ERIC Joyce, the embattled MP for Falkirk, has denied claims he had a secret affair with a 17-year-old Labour volunteer as disaffection for him within the party deepened still further.

The 51-year-old father-of-two, who is already facing allegations of assaulting Conservative MP Stuart Andrew at the House of Commons, said he would be taking legal advice about the latest headlines about him.

While Falkirk Constituency Labour Party is awaiting the outcome of the court case due before the summer, talk locally is increasingly of a future Westminster by-election; Mr Joyce, who has represented the constituency since 2000, has a majority of 7843.

Local sources said the backbencher had become "toxic" for Labour, which is fearful that the controversy surrounding him will contribute to the party losing control of Falkirk Council at the local elections in May.

Labour, which runs it with the help of the Conservatives, currently has just one more councillor than the SNP, so a tight contest is expected.

Some local Labour activists have already called on Mr Joyce to "do the right thing" and step down, saying they expect the highest standards of behaviour in their MP.

In a separate development, friends of George Galloway told The Herald yesterday that the former Respect MP was eyeing up the prospect of standing in a future contest. "He would certainly consider it," one said.

It was pointed out Mr Galloway had "a lot of friends and contacts" in Falkirk, had visited the constituency often and was due to speak there in the next month or so. It was also noted how there was a "long-standing gripe" between the ex-MP and Mr Joyce over the latter's role in promoting Tony Blair's arguments for the Iraq War.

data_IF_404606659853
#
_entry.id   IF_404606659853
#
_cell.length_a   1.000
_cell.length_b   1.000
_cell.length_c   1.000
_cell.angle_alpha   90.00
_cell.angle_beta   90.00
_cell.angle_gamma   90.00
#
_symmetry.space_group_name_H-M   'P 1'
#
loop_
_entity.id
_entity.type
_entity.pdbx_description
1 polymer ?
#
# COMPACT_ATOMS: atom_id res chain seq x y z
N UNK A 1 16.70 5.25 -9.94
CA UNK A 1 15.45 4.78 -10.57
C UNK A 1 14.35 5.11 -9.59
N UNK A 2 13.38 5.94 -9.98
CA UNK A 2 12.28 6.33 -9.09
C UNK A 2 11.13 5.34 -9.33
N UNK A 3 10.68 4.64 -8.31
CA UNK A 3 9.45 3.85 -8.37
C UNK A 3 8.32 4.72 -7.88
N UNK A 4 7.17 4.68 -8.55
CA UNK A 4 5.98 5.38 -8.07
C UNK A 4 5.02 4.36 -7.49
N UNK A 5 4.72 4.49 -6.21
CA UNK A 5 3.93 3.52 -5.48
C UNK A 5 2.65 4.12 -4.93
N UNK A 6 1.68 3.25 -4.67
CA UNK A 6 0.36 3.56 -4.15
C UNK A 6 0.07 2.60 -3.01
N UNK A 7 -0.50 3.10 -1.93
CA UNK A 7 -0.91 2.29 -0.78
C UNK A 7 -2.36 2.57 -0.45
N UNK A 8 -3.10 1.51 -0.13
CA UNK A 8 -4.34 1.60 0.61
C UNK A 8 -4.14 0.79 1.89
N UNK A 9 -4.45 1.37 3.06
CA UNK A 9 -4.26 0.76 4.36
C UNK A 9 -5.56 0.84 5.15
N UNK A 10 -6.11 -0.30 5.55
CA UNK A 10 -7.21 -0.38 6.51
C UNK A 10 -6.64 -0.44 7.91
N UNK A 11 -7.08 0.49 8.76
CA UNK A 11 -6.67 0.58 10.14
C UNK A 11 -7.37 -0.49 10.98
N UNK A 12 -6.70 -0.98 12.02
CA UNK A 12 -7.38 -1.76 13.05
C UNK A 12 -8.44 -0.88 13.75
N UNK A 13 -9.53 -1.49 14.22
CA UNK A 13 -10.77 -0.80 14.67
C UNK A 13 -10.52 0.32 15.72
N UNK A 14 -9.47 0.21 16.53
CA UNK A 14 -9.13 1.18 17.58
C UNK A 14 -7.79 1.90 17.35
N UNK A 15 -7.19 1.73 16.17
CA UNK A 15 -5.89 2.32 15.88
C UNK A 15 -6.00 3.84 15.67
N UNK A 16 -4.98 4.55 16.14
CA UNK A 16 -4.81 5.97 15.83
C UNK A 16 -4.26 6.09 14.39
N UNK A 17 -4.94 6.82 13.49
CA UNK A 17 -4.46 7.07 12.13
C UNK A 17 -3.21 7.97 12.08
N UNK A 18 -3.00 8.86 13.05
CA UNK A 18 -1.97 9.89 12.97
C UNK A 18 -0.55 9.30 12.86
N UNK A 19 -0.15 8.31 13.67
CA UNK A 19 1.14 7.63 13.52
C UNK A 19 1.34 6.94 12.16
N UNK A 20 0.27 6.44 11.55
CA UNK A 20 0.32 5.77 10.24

The chances of Mr Joyce returning to the Labour fold appeared even more distant yesterday following the allegations of an inappropriate relationship with the 17-year-old party volunteer.

Meg Lauder, now 19, worked as an election helper at the then Labour candidate's campaign headquarters.

"The story is not true and I will be taking legal advice this morning," declared Mr Joyce, saying: "I do know Meg and she did work for me during the election."

Asked if they had a sexual relationship, the MP, who is separated from his second wife, replied: "No." He also denied seeing her since the 2010 election, contradicting a claim they had had a two-year relationship.

Mr Joyce was already in bad favour with the Labour leadership following the alleged incident in the Strangers Bar at the House of Commons last week.

The former Army major is due before West London magistrates next Wednesday charged with three counts of common assault.

Johann Lamont, the Scottish Labour leader, said of the latest claims against Mr Joyce, who is suspended from the party but remains an MP: "If these reports are true, this sounds like a man who has abused a position of power and authority. I am disgusted. Regardless of other issues, I believe this makes him unfit to stand for Labour."

One senior party source said: "Joyce does not have a snowball's chance in hell of representing Labour again."

The Herald attempted to contact Mr Joyce but he did not return the calls.